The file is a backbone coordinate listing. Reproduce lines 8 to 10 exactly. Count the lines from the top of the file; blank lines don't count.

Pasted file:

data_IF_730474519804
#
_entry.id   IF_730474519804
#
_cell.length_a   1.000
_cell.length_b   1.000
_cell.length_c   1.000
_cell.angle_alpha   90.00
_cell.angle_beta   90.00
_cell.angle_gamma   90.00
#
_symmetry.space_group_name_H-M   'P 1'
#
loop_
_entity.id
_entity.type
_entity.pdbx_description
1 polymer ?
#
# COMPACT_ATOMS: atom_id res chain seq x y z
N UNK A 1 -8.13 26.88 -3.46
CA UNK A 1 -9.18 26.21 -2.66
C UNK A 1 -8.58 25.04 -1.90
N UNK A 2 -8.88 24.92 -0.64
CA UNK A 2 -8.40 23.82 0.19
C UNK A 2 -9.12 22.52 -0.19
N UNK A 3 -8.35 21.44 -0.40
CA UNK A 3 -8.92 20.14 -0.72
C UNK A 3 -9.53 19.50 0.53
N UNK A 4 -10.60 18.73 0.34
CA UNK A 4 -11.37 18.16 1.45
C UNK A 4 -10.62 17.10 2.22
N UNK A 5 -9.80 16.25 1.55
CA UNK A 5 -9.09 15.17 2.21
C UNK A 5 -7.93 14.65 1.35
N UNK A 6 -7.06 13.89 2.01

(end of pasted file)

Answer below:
_cell.angle_alpha   90.00
_cell.angle_beta   90.00
_cell.angle_gamma   90.00